Racial feats include 3+Wis-mod rounds discern lies, detecting diseases, +4 dodge versus attacks not perceived via sonar, +1 AC versus attacks perceived by it, nigh perfect sound mimicry or significantly boosted intimidate-effects – unique bonuses and thankfully none that render the whole raison d’être of the race ad absurdum. The magic items provided, which include a bow that allows the wielder to project his perception to the point of impact, greasing boots and deadly whips, can be generally considered well-crafted and unique as well – but relatively powerful.
Now among the spells, I am not sold – an immunity-ignoring 2nd level charm, for example, is not gonna happen in my game, with the same holding true for the even worse greater version. A level 4/5 AoE spell that deals CL x d8, max 10d8 30 ft. burst damage AND decreases movement in the area by 20 ft AND penalizes ranged attacks by -8 is too much. A spell that weaponizes the tendrils on their bodies also does not work as intended and generates utter confusion – they make autonomous AoOs as if they had Combat Reflexes – but what if you have the feat? Do they stack? Do you have to perceive the targets? Can both you and your tendrils execute an AOO versus the same target? If your tendrils drop a foe prone, can you execute an AoO against him? This spell is a mess.
Finally, we are introduced to the Vestraadi Argus racial paragon class – at 5 levels, these watchers receive +3 BAB, fort and ref-saves, + will-saves and increase their sonar range by up to 100 ft. The class nets d8, 4+Int skills and proficiency with the whip. The class also increases scent-range, provides for limited perception-rerolls, 3+wis-mod deathwatch and arcane sight per day and later can see through solid material, even metal up to a certain thickness. The capstone also nets 3/day true seeing. An okay watchman-class, I guess.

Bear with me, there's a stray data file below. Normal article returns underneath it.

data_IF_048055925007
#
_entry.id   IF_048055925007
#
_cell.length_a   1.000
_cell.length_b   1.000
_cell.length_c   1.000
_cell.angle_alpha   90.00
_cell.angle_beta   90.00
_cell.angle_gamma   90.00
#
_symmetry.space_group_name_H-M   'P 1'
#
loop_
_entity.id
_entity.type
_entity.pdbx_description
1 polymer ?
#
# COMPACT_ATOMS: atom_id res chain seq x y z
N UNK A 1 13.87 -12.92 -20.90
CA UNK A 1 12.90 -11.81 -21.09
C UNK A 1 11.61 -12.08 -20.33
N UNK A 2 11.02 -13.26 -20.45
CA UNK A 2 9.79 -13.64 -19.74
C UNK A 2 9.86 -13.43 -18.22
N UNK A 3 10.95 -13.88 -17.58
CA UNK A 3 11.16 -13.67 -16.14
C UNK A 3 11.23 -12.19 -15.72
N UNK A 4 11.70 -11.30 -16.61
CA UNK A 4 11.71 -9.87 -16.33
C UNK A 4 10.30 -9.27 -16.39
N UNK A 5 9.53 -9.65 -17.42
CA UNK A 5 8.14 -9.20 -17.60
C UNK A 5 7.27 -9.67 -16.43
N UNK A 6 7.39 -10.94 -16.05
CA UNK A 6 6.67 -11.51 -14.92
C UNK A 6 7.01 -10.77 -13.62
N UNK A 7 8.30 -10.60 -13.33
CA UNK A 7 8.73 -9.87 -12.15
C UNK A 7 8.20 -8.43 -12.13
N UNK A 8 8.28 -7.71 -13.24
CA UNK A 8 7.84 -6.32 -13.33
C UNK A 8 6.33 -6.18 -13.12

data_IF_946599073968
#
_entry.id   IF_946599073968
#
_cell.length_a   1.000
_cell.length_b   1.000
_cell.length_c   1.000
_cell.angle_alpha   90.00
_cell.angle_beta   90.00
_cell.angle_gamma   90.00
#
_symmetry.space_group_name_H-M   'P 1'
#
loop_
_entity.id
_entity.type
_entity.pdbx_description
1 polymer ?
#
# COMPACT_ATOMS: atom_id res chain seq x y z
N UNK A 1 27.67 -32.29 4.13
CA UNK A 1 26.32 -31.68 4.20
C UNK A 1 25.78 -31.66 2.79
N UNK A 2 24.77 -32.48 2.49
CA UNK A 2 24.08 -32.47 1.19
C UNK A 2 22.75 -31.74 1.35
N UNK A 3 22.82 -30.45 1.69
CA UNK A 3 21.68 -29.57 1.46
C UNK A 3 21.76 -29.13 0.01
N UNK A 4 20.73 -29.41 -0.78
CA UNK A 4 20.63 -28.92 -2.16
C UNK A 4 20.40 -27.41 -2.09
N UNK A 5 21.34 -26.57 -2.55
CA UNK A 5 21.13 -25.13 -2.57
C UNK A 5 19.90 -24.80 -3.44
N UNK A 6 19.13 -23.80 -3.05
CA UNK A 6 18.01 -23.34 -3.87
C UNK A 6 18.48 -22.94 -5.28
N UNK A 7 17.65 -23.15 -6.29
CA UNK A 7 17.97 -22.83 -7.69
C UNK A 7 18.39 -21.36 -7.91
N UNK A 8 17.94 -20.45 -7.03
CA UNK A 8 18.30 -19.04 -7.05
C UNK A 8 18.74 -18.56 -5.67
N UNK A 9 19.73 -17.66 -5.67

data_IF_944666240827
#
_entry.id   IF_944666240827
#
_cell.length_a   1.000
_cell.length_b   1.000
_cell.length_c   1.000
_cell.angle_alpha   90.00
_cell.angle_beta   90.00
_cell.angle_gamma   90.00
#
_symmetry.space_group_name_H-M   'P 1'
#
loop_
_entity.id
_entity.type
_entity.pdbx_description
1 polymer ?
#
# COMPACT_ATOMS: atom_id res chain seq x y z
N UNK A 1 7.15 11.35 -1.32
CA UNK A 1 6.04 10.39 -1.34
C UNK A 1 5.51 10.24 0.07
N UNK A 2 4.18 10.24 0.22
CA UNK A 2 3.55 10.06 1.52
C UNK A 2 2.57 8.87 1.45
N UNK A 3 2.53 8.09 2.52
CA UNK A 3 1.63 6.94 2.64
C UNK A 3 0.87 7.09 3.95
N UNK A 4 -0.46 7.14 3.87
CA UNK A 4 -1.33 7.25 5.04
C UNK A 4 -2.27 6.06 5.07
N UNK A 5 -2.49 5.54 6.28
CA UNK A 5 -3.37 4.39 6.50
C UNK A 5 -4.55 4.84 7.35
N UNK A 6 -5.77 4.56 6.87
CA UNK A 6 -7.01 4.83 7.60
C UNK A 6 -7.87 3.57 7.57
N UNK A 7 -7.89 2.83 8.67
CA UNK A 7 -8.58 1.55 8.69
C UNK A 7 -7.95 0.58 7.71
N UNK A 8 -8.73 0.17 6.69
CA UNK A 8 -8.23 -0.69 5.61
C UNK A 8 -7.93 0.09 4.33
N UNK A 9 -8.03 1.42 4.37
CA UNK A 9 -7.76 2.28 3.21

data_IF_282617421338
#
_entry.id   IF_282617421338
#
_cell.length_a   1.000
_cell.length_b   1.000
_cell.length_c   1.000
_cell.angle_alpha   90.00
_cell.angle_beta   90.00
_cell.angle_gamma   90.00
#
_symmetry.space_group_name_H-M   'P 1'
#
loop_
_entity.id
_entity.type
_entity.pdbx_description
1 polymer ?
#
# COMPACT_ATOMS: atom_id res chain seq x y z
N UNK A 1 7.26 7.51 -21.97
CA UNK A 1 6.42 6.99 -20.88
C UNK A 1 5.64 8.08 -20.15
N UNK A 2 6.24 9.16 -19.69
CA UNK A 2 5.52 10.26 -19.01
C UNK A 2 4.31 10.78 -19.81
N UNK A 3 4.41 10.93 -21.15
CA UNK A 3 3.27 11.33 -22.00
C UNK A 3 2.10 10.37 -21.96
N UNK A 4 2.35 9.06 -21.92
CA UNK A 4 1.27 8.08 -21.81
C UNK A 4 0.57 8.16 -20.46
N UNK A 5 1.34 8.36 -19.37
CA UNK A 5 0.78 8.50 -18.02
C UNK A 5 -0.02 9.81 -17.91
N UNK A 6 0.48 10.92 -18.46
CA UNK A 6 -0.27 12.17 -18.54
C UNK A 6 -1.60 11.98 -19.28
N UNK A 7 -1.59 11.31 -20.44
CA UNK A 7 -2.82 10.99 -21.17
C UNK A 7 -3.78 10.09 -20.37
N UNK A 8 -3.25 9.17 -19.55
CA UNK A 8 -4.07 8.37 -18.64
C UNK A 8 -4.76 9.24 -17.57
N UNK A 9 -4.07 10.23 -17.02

Editing and formatting are good, I noticed no significant glitches beyond the minor bolding issues. Layout adheres to AAW Games’ two-column full-color standard for the Underworld Races-series and the pdf comes fully bookmarked and with copious amounts of gorgeous, original full-color artwork.
The Vestraadi are one of the most innovative races I’ve seen for Pathfinder – I have literally never seen a race attempt anything like it and that makes it inherently awesome to some extent to me. Mike Myler’s sonar mechanics are honestly much better than I expected them to be and in playtest, the vestraadi played utterly, stunningly unique – literally a different experience from ANY race out there. Now yes, a player must REALLY know the perception, scent, blindsense and blindsight-rules by hard, otherwise it bogs down gameplay…but if that is ensured, these guys rock incredibly hard.
While I LOATHE the detect effects, their overloads also need to be addressed and some of the supplemental content, quite frankly, requires a nerfing/rebalancing. However, I still urge you to check this out – it is the most unique race I’ve seen in ages and when cleaned up, it has the potential to become one of my all-time favorites – consider this a seal-of-approval-in-waiting. As provided, the pdf is still flawed. And yes, the paragon PrC isn’t *that* impressive beyond being the ultimate detector. But still – the vestraadi are a glorious race that, once this pdf’s rough edges have been polished off, will take their place as one of my all-time favorites. And yes, I’m going to scavenge the hell out of the sonar (daredevil ninjas, anyone?), replace the detect effects with something more to my liking…and cackle with glee. It should also be noted, that a fellow, blind gamer was involved in the creation of the sonar-rules and quite frankly, I really, really like how this mechanic provides a totally unique experience that deserves to be added to one’s game.
I’m postponing the verdict. Why? Because, quite frankly, with the flaws, I should rate this down to 3. I can’t. I love it too much. I have always rewarded imaginative creativity over mechanical perfection and thus, my final verdict will clock in at 3.5 stars, rounded up to 4.